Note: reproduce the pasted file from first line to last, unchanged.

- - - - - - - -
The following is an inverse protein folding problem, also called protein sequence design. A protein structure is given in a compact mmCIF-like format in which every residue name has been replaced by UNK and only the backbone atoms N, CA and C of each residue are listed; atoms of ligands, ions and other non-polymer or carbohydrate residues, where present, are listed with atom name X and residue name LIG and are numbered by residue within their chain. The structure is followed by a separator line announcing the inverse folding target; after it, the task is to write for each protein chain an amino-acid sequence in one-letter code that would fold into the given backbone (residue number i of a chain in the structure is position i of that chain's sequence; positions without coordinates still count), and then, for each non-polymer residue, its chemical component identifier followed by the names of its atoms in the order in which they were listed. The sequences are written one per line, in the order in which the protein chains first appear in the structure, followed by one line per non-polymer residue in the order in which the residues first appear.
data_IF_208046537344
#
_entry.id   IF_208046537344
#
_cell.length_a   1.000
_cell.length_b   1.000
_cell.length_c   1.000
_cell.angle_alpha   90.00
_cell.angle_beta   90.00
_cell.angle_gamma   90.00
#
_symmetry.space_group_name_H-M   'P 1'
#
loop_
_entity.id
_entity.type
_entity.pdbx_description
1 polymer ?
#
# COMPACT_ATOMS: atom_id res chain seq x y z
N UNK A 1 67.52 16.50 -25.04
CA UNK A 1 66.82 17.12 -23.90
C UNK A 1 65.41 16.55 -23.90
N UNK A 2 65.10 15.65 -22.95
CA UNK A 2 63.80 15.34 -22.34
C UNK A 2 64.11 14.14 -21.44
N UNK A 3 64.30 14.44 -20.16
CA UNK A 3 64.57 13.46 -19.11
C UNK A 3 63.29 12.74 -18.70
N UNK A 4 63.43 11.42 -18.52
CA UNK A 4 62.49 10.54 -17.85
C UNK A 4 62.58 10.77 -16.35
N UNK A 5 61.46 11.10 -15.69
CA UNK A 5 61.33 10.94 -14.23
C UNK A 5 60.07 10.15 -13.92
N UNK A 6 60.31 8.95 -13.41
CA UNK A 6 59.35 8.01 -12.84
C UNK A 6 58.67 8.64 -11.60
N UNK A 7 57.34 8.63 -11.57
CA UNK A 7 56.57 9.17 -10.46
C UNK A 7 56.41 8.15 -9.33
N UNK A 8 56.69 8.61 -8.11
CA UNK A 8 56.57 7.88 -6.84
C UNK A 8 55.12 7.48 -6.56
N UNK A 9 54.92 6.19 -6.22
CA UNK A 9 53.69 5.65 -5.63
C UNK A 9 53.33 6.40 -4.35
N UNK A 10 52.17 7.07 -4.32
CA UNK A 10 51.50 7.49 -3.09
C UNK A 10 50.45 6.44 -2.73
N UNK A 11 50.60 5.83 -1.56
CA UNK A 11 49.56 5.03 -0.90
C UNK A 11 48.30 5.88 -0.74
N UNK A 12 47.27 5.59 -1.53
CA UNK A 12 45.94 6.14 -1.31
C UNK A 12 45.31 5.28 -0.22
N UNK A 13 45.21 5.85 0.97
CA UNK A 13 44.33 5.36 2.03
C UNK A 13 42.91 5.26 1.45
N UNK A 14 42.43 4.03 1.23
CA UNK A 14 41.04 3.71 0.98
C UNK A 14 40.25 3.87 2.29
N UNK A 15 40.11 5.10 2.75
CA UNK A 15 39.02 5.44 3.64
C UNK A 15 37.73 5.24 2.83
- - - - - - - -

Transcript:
The following is an inverse protein folding problem, also called protein sequence design. A protein structure is given in a compact mmCIF-like format in which every residue name has been replaced by UNK and only the backbone atoms N, CA and C of each residue are listed; atoms of ligands, ions and other non-polymer or carbohydrate residues, where present, are listed with atom name X and residue name LIG and are numbered by residue within their chain. The structure is followed by a separator line announcing the inverse folding target; after it, the task is to write for each protein chain an amino-acid sequence in one-letter code that would fold into the given backbone (residue number i of a chain in the structure is position i of that chain's sequence; positions without coordinates still count), and then, for each non-polymer residue, its chemical component identifier followed by the names of its atoms in the order in which they were listed. The sequences are written one per line, in the order in which the protein chains first appear in the structure, followed by one line per non-polymer residue in the order in which the residues first appear.
data_IF_208046537344
#
_entry.id   IF_208046537344
#
_cell.length_a   1.000
_cell.length_b   1.000
_cell.length_c   1.000
_cell.angle_alpha   90.00
_cell.angle_beta   90.00
_cell.angle_gamma   90.00
#
_symmetry.space_group_name_H-M   'P 1'
#
loop_
_entity.id
_entity.type
_entity.pdbx_description
1 polymer ?
#
# COMPACT_ATOMS: atom_id res chain seq x y z
N UNK A 1 67.52 16.50 -25.04
CA UNK A 1 66.82 17.12 -23.90
C UNK A 1 65.41 16.55 -23.90
N UNK A 2 65.10 15.65 -22.95
CA UNK A 2 63.80 15.34 -22.34
C UNK A 2 64.11 14.14 -21.44
N UNK A 3 64.30 14.44 -20.16
CA UNK A 3 64.57 13.46 -19.11
C UNK A 3 63.29 12.74 -18.70
N UNK A 4 63.43 11.42 -18.52
CA UNK A 4 62.49 10.54 -17.85
C UNK A 4 62.58 10.77 -16.35
N UNK A 5 61.46 11.10 -15.69
CA UNK A 5 61.33 10.94 -14.23
C UNK A 5 60.07 10.15 -13.92
N UNK A 6 60.31 8.95 -13.41
CA UNK A 6 59.35 8.01 -12.84
C UNK A 6 58.67 8.64 -11.60
N UNK A 7 57.34 8.63 -11.57
CA UNK A 7 56.57 9.17 -10.46
C UNK A 7 56.41 8.15 -9.33
N UNK A 8 56.69 8.61 -8.11
CA UNK A 8 56.57 7.88 -6.84
C UNK A 8 55.12 7.48 -6.56
N UNK A 9 54.92 6.19 -6.22
CA UNK A 9 53.69 5.65 -5.63
C UNK A 9 53.33 6.40 -4.35
N UNK A 10 52.17 7.07 -4.32
CA UNK A 10 51.50 7.49 -3.09
C UNK A 10 50.45 6.44 -2.73
N UNK A 11 50.60 5.83 -1.56
CA UNK A 11 49.56 5.03 -0.90
C UNK A 11 48.30 5.88 -0.74
N UNK A 12 47.27 5.59 -1.53
CA UNK A 12 45.94 6.14 -1.31
C UNK A 12 45.31 5.28 -0.22
N UNK A 13 45.21 5.85 0.97
CA UNK A 13 44.33 5.36 2.03
C UNK A 13 42.91 5.26 1.45
N UNK A 14 42.43 4.03 1.23
CA UNK A 14 41.04 3.71 0.98
C UNK A 14 40.25 3.87 2.29
N UNK A 15 40.11 5.10 2.75
CA UNK A 15 39.02 5.44 3.64
C UNK A 15 37.73 5.24 2.83